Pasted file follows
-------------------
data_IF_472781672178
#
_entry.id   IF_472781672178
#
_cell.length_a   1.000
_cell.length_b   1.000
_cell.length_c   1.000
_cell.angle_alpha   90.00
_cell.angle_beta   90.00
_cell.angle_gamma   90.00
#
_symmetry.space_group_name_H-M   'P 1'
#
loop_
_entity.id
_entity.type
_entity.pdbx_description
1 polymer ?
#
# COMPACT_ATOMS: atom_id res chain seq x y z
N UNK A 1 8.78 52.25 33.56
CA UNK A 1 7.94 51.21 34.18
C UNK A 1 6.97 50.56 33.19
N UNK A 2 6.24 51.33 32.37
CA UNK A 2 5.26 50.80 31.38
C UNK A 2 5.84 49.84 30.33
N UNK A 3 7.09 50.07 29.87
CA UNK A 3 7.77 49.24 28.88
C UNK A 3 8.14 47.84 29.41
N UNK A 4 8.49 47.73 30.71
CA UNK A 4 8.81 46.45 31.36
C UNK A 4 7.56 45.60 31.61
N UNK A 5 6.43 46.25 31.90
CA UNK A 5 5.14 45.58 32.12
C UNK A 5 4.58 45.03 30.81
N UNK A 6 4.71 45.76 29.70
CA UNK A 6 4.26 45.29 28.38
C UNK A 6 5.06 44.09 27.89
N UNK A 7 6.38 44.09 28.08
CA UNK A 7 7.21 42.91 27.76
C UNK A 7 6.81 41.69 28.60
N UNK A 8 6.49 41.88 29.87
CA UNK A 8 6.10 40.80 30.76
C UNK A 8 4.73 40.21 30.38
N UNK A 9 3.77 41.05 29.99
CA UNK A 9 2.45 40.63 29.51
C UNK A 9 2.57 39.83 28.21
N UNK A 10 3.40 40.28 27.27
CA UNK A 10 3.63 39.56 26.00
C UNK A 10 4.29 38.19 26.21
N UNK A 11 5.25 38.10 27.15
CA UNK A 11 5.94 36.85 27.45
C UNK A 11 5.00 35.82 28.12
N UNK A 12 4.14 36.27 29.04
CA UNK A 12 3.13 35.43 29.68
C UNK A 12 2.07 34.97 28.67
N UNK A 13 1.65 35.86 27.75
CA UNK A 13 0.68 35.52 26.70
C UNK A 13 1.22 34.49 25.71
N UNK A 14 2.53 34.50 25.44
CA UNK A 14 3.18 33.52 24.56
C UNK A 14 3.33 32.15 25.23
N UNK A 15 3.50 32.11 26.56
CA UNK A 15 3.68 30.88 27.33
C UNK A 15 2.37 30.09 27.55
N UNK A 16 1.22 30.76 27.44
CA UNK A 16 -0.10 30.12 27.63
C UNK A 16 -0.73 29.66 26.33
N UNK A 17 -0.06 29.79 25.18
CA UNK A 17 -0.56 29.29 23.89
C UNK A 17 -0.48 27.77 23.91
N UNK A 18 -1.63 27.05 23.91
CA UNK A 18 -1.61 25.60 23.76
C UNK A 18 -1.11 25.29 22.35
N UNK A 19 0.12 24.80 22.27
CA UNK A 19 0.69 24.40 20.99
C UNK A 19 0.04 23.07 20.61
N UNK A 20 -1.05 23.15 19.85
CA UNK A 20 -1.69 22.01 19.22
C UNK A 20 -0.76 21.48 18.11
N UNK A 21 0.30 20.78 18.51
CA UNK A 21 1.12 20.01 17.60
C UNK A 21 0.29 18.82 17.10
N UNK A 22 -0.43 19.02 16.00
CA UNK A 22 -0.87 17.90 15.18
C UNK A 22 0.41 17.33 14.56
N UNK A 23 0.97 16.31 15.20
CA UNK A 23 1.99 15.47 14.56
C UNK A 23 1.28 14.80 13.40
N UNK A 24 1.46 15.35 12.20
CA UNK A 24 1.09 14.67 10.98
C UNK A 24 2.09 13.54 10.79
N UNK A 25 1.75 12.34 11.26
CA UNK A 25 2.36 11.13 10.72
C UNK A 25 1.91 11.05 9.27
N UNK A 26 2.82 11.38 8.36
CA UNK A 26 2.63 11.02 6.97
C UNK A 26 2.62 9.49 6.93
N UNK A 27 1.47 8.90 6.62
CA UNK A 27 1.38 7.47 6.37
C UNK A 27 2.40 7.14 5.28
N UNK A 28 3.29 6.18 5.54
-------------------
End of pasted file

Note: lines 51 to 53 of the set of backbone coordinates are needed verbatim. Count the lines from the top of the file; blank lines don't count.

N UNK A 11 5.25 38.10 27.15
CA UNK A 11 5.94 36.85 27.45
C UNK A 11 5.00 35.82 28.12